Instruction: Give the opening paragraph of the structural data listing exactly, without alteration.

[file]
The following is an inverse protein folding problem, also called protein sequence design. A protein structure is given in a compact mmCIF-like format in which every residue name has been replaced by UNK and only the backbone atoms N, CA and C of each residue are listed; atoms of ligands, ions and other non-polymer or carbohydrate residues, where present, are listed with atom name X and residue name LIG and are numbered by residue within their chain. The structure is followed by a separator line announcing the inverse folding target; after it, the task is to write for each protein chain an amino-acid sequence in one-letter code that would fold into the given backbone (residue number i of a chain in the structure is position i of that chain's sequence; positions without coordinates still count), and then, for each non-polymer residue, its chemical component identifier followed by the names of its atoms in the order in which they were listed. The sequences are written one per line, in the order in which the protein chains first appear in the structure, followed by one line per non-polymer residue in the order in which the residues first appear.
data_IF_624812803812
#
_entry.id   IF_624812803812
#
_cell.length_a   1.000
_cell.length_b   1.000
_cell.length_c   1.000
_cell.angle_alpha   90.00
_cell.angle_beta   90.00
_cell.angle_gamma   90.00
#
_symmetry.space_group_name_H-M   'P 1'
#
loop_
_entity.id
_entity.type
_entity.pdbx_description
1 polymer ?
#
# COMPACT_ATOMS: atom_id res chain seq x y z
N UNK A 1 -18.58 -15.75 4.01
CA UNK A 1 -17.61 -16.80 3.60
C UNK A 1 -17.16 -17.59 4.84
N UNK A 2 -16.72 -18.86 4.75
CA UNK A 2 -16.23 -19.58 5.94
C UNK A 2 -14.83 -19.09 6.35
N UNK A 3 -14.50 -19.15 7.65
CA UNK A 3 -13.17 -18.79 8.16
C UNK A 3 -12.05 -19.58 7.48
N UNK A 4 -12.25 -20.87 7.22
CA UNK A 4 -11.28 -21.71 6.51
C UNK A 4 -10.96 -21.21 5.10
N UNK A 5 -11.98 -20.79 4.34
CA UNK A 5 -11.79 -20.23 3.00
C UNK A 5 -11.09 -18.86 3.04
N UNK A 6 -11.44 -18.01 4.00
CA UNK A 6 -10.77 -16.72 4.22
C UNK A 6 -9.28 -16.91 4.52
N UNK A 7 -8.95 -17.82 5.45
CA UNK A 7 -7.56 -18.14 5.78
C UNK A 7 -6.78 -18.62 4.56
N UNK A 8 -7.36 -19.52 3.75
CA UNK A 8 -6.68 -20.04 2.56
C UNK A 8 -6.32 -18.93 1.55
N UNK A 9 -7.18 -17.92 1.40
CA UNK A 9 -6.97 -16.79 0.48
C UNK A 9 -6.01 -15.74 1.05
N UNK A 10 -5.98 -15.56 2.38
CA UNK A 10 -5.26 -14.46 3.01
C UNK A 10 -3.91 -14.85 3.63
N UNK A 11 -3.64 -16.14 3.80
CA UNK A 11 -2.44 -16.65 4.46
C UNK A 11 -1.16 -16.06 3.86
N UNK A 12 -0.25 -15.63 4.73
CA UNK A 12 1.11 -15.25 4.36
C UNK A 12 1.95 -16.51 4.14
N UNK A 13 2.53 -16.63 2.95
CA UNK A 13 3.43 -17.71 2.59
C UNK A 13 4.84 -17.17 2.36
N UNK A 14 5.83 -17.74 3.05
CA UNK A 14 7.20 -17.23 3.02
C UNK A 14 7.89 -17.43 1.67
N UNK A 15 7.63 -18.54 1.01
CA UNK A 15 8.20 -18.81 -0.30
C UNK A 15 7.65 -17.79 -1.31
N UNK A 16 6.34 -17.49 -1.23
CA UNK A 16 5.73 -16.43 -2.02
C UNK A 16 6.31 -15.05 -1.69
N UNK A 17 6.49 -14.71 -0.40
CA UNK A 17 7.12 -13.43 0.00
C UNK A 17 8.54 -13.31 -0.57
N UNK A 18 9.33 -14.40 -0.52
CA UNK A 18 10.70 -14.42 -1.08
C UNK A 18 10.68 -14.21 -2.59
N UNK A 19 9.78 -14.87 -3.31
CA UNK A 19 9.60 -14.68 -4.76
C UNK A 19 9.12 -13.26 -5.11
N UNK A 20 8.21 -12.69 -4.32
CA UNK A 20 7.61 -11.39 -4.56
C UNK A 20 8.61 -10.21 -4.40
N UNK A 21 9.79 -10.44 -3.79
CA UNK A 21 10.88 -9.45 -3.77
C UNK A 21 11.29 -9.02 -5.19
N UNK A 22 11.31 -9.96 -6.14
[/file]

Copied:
The following is an inverse protein folding problem, also called protein sequence design. A protein structure is given in a compact mmCIF-like format in which every residue name has been replaced by UNK and only the backbone atoms N, CA and C of each residue are listed; atoms of ligands, ions and other non-polymer or carbohydrate residues, where present, are listed with atom name X and residue name LIG and are numbered by residue within their chain. The structure is followed by a separator line announcing the inverse folding target; after it, the task is to write for each protein chain an amino-acid sequence in one-letter code that would fold into the given backbone (residue number i of a chain in the structure is position i of that chain's sequence; positions without coordinates still count), and then, for each non-polymer residue, its chemical component identifier followed by the names of its atoms in the order in which they were listed. The sequences are written one per line, in the order in which the protein chains first appear in the structure, followed by one line per non-polymer residue in the order in which the residues first appear.